• English religious group that sought to purify the Church of England by advocating strict religious discipline along with simplification of the ceremonies and creeds of the Church of England.
    • founded the Massachusetts bay colony under John Winthrop
    • in 1630
  6. MayFlower Compact
    • It was signed in 1620 aboard the Mayflower before
    • the Pilgrims landed at Plymouth, the document committed the group to majority-rule government. Due to
    • Mayflower compact, the adult men going ashore agreed to obey “just and equal laws” enacted by representatives of their own choosing. Indeed, it was the first written frame of government what is now the United States.
  7. King Philip’s War
    It is the bloodiest and most bitter conflict between Indians and settlers, occurred in southern New England in 1675.The Indian alliance launched attacks on farms and settlements that were encroaching on Indian lands. The war is named after the Wampanoag leader Metacom, known to the colonist as King Philip. It was the most dramatic and violent warfare in entire seventeenth century and Idian’s were stripped from their power in mid 1676 once and for all. In long run, king philip’s war produced a broadening of freedom for white new Englanders by expanding their access to land but this freedom rested on the final dispossession of the region’s Indians.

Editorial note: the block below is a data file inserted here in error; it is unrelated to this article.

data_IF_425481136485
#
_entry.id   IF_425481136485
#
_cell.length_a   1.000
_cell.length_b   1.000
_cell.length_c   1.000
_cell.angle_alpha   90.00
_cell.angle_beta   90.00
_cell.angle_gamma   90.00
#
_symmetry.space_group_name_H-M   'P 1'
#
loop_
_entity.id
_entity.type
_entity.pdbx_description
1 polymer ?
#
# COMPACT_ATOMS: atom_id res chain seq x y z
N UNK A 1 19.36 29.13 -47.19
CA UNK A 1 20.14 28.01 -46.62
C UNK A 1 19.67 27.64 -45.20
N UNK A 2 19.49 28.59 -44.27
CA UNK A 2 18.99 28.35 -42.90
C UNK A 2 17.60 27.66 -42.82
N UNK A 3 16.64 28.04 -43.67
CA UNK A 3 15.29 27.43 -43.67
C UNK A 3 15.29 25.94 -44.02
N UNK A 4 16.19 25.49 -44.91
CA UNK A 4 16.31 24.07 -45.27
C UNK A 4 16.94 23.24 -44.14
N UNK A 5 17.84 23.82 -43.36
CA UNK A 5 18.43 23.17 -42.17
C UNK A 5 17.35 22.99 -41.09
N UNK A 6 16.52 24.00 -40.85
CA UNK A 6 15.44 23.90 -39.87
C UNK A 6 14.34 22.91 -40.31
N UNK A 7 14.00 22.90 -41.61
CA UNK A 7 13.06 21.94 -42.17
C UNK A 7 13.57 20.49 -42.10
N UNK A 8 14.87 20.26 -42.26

8. Mercantilist System
    It is a theory that government regulates economic activity so as to promote national power. It encourages manufacturing and commerce by special bounty, monopolies and other measures. Trades are controlled so that more gold and silver flow into the country rather than going out. The role of colonies was to serve to enrich mother country by producing marketable raw materials and importing manufactured goods from home.
  9. Salutary Neglect
    Weak imperial authority resulted in colonial assemblies(landowners, merchants, and lawers) controlling over local politics and uses that control of finance to exert influence over appointed governor and councils.
  10. American Enlightenment